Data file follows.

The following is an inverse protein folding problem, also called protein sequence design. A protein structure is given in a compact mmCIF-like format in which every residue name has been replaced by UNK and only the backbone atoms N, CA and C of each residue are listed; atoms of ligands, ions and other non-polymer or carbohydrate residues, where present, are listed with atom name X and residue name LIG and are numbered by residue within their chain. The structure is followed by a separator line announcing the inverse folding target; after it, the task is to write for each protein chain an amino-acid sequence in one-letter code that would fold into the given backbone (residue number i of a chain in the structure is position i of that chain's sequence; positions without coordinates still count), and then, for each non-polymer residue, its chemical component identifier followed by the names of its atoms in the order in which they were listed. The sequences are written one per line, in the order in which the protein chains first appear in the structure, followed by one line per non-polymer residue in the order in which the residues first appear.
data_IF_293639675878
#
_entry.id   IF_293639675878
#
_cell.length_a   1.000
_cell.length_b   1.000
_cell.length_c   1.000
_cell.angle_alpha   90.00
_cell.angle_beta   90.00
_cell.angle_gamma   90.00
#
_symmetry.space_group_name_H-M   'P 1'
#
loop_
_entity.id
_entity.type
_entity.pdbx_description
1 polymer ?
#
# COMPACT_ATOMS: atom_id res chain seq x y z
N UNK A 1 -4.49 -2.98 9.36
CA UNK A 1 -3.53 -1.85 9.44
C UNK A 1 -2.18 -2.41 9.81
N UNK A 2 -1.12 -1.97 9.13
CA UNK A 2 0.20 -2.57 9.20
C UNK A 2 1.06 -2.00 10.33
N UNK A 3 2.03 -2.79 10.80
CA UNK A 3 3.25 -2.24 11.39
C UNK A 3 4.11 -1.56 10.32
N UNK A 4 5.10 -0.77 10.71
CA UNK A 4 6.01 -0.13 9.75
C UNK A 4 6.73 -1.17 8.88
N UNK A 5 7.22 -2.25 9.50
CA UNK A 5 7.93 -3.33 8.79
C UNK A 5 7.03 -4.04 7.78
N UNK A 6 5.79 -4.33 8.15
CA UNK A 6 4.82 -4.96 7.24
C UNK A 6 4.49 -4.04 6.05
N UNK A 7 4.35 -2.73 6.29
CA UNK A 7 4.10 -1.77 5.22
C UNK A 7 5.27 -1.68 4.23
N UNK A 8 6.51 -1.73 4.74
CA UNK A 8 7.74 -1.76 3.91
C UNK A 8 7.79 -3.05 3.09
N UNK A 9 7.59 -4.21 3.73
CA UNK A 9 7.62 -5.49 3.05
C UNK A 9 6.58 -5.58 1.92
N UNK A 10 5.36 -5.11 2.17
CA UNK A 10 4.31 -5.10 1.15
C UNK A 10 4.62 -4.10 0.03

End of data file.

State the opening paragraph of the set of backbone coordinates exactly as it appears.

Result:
The following is an inverse protein folding problem, also called protein sequence design. A protein structure is given in a compact mmCIF-like format in which every residue name has been replaced by UNK and only the backbone atoms N, CA and C of each residue are listed; atoms of ligands, ions and other non-polymer or carbohydrate residues, where present, are listed with atom name X and residue name LIG and are numbered by residue within their chain. The structure is followed by a separator line announcing the inverse folding target; after it, the task is to write for each protein chain an amino-acid sequence in one-letter code that would fold into the given backbone (residue number i of a chain in the structure is position i of that chain's sequence; positions without coordinates still count), and then, for each non-polymer residue, its chemical component identifier followed by the names of its atoms in the order in which they were listed. The sequences are written one per line, in the order in which the protein chains first appear in the structure, followed by one line per non-polymer residue in the order in which the residues first appear.